The races may be about competition and entertainment, but the business of NASCAR is business.
For the car manufacturers who participate in Sprint Cup — Ford and Chevrolet, Dodge and Toyota — the essential point is using the visibility of racing to help sell street cars in showrooms.
The famous phrase "Win on Sunday, sell on Monday" gained traction for a reason.
Yet in recent years, the fear among NASCAR constituencies is that some of the brand identity that moved race fans to buy the same model car that their favorite driver wheels has been lost.
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"I think the manufacturers and NASCAR absolutely need to do something," says Mel Poole, a Charlotte, N.C.-based sports marketing guru. "The sport has been losing steam in terms of ticket sales, TV (ratings) and sponsorship dollars."
Starting in 2013, NASCAR and its car manufacturers are going to try to put a bit of the "stock" back into stock-car racing. The plan is for the Sprint Cup cars driven by Dale Earnhardt Jr., Kyle Busch and friends to again resemble — externally — the street-car models upon which they are based.
When the Sprint Cup Series returns to Kentucky Speedway on Saturday night with the second Quaker State 400, it will be the last time that the current edition of race cars — the large, boxy design known as the Car of Tomorrow — will run in Sparta.
"We were concerned about our product relevance," says Robin Pemberton, NASCAR vice president of competition and racing development. "We had a lot of conversations with the representatives of the (car) manufacturers. They were ready (for a change) and we were ready."
Already, Ford has unveiled its new 2013 Fusion race car, which looks sportier than its current Sprint Cup entry. Toyota has publicly shown its 2013 race Camry, which is designed to look much closer to the Camrys that roll off the assembly line in Georgetown.
"I feel like we've been able to get the 2013 Cup race car pretty doggone close (in appearance) to the Camry that Toyota sells in showrooms," says Les Unger, Toyota national motorsports manager.
(General Motors has announced it will be running the Chevrolet SS next year in NASCAR but has not yet unveiled the new race car to the public. Dodge has presented a new 2013 Charger, but with the impending move of Penske Racing to Ford for next season, does not presently have a team signed to run Dodges in Sprint Cup next year).
In simple terms, NASCAR has relaxed its rules on how Sprint Cup cars have to look above the doors, hood and trunk lid. That has given the manufacturers a chance to return some personality to their race cars.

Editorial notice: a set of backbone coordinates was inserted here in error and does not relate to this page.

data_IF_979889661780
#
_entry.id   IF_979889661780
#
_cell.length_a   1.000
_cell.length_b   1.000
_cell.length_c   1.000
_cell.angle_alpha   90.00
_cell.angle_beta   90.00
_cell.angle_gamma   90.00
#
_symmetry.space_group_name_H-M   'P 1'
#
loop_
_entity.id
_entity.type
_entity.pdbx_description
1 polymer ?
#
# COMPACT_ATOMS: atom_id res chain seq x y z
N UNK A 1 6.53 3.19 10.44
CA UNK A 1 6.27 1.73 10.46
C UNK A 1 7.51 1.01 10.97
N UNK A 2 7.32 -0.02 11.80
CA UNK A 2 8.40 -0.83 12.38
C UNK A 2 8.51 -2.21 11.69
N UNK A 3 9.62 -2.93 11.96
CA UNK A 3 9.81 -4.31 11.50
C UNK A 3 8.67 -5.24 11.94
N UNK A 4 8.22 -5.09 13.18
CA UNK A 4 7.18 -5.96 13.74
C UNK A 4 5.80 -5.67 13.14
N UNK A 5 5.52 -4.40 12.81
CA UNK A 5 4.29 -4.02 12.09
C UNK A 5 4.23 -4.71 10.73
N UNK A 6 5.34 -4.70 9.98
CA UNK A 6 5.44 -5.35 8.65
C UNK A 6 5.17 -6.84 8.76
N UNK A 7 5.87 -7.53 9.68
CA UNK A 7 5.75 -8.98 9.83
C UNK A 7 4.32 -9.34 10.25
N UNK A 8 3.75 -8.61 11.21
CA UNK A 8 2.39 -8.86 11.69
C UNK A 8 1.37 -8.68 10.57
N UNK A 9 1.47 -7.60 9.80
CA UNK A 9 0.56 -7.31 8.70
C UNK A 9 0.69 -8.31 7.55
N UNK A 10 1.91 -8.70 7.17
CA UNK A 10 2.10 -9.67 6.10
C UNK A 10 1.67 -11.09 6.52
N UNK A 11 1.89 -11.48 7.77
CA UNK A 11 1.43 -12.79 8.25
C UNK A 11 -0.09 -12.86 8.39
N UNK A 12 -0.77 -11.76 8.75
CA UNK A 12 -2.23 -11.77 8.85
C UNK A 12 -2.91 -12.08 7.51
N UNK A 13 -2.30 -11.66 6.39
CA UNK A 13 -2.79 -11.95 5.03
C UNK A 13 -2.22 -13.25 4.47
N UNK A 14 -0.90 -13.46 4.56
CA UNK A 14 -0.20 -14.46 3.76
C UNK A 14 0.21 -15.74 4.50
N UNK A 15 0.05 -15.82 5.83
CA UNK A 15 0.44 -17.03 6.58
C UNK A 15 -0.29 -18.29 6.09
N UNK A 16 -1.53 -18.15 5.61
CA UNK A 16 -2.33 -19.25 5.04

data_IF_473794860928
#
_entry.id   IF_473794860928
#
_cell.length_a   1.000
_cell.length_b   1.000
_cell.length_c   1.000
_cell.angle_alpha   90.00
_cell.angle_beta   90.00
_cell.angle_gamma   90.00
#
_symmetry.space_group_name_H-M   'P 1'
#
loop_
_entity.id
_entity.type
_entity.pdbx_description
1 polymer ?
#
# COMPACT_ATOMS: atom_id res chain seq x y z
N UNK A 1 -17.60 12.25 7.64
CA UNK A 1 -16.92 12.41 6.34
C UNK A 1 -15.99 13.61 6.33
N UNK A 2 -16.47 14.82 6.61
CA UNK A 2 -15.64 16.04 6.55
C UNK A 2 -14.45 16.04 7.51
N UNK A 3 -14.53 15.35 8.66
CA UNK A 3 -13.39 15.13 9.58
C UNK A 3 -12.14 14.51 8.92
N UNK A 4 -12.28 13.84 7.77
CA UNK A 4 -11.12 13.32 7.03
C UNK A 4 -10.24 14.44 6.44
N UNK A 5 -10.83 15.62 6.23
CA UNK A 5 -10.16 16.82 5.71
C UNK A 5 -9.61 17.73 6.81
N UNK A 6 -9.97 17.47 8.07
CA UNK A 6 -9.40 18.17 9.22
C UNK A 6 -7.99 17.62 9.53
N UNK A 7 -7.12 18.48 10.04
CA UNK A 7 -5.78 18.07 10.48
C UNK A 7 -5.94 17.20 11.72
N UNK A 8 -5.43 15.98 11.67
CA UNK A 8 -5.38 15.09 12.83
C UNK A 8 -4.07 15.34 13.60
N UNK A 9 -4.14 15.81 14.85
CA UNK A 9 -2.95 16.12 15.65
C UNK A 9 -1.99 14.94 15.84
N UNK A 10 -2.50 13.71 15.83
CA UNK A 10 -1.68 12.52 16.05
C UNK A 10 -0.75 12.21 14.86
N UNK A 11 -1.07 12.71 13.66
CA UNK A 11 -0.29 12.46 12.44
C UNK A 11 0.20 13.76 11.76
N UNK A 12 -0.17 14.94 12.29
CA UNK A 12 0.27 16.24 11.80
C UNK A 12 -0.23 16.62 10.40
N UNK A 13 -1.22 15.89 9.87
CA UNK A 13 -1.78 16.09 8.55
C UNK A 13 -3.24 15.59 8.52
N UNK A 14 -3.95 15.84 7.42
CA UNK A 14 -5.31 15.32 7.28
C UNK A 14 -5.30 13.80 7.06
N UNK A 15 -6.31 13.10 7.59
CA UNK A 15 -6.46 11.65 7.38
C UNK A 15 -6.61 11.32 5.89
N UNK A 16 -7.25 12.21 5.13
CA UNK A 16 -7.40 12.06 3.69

"Every piece of sheet metal on our (new) car is different," says Pat DiMarco, Ford Racing operations manager.
The goal is for NASCAR fans in 2013 to be able to differentiate with the naked eye a Ford Fusion from a Toyota Camry from a Chevrolet SS (and from a Dodge Charger, if there are any) on the racetrack.
For the manufacturers, designing the new race cars has been a chance to integrate their racing operations into their larger companies.
Ford's DiMarco says the 2013 racing Fusion worked its way through the same design process that the company's street models go through right up to a review by Ford President and CEO Alan Mulally. Toyota gave its U.S. design facility the job of making its new race car look as close as possible to the street Camry, Unger said.
What isn't changing in any major way is what is beneath the sheet metal of the 2013 Cup cars. "Underneath the skin, these remain specialized race cars," Unger said.
Even with the changes, one thing NASCAR is insistent on "is that the new cars be as safe as what we've been running with the Car of Tomorrow," says Pemberton.
What should be fascinating going forward is whether the manufacturers can all race visibly different car bodies yet none gain an aerodynamic advantage (or conversely suffer an aero disadvantage) that impacts competitive balance on the track.
"It's a challenge, and it's going to be a challenge," says Pemberton. "There is a lot of sophisticated wind tunnel testing available now and we're putting (the new car designs) through those tests. We think we can preserve the balance of competition we have now, but that's something we have to continue to watch."
The overall goal behind the switch to race cars that more resemble street cars in Sprint Cup is to make fans more apt to buy.
Poole, whose firm SponsorLogic helps in the development of financial sponsorships, says rolling out the new cars is only a first step and will not by itself be enough.
"I don't think it will matter unless the manufacturers really get behind these cars with big promotional campaigns that make sure the customers know there are new cars that look like what is available in the showrooms," he says. "Then the manufacturers need to have street cars in the showroom that is a hot rod that people want to buy when they show up. Just having these new cars to race is only a first step."
There's obviously much at stake. Ford's research shows that 38 percent of new car "intenders" are motorsports fans, says Tim Duerr, Ford Racing marketing manager. Of that 38 percent, 78 percent are NASCAR fans.
Of race cars again resembling street cars, "I predict it is gonna be huge," Duerr said. "I think fans are really going to relate to cars that look like what they can drive. I really believe in time you'll see a boost in sales."
That, ultimately, is what this is all about.